Blue Accounting uses metrics and relevant data to measure progress toward shared goals. For ErieStat, key water quality metrics were selected to track progress toward the shared phosphorus reduction goal. These metrics were selected to allow tracking of both total and dissolved phosphorus contributions from tributary rivers and streams to the lake. Water quality metrics are a starting point; additional metrics are anticipated in the future to measure progress of phosphorus control efforts in Lake Erie and on the surrounding landscape.

ErieStat will also showcase strategies and investments contained within the governments’ Domestic Action Plans developed under the Great Lakes Water Quality Agreement. For more about the Domestic Action Plans, check out our Strategies page or download plans from the Resource page by searching for “plans.”

Why Lake Erie Matters

Why Lake Erie Matters

Summer Fun

Kayaks on Lake Erie shore at sunset

Estimates indicate that algal blooms could cost the Canadian Lake Erie basin economy $272 million annually. In the U.S., the economic impact of the 2011 bloom resulted in an estimated cost of $71 million (IJC).

Summer Fun, Ashtabula, Ohio (Dee Riley)


Cleveland Skyline

Major cities depend on Lake Erie for drinking water, recreation and commerce.

Cleveland, Ohio Aerial Landscape (©Pedro Gutierrez/Shutterstock)

Catching Fish

Fisherman on Lake Erie

Lake Erie supports a $1.5 billion sport fishery and is considered the most valuable freshwater commercial fishery in the world (Ohio Sea Grant).

Fisherman with freshly caught walleye in Lake Erie (© Ohio Sea Grant)

WLEB wheat

Farm Equipment

Agriculture represents approximately 70 percent of the land use in the Western Lake Erie Basin (WLEB) on both the U.S. and Canadian sides. Agriculture is also a key element of the WLEB economy, with nearly $3 billion in sales in the U.S. alone, according to the 2007 U.S. Census of Agriculture (NRCS 2016).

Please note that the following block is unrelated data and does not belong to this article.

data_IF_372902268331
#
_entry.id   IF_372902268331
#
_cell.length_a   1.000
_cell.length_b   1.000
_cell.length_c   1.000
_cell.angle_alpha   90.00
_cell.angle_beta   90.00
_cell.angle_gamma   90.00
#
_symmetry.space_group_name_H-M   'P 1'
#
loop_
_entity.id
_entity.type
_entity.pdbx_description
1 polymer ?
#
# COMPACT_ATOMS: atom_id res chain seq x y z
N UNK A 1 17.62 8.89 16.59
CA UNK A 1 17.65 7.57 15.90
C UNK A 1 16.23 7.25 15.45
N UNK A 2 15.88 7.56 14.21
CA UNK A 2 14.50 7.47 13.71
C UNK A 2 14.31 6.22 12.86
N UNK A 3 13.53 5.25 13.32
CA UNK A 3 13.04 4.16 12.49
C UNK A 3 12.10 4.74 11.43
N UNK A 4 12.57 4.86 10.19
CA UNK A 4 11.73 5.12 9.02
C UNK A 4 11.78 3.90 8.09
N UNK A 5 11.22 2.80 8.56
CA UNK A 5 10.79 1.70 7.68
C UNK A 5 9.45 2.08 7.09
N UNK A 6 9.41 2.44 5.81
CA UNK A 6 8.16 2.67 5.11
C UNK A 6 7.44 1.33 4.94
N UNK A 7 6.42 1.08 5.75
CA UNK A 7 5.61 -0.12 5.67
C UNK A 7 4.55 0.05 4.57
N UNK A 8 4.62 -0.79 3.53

Wheat field in the WLEB, northwest Ohio © Randall L. Schieber

Who's Helping

Convened by the Great Lakes Commission, representatives from federal, state, and provincial government agencies, as well as leading academic institutions, are contributing to the development of ErieStat.

flags of U.S. and Canada
Where We Work

Where We Work

Lake Erie sub-basins

map of Lake Erie Sub-basins

Lake Erie is the shallowest, warmest, and most productive of the five Great Lakes. The lake is divided into three sub-basins: western, central, and eastern.

Lake Erie basin, Environment Canada

Priority watersheds for phosphorus control

map of priority watersheds in the Lake Erie basin

Federal, state and provincial government representatives are working together under the binational Great Lakes Water Quality Agreement to develop strategies for controlling phosphorus contributions to Lake Erie. As part of that work, 14 priority tributaries have been identified for focused efforts toward controlling phosphorus.

Phosphorus on the landscape

graphic showing how Phosphorus enters Lake Erie

Phosphorus enters Lake Erie and its tributary rivers and streams from a variety of sources. Over time, the ErieStat team will work together to report on the results of phosphorus control efforts taking place on the land in both urban and rural areas. Results will also be shared for the priority tributaries/watersheds and the lake itself.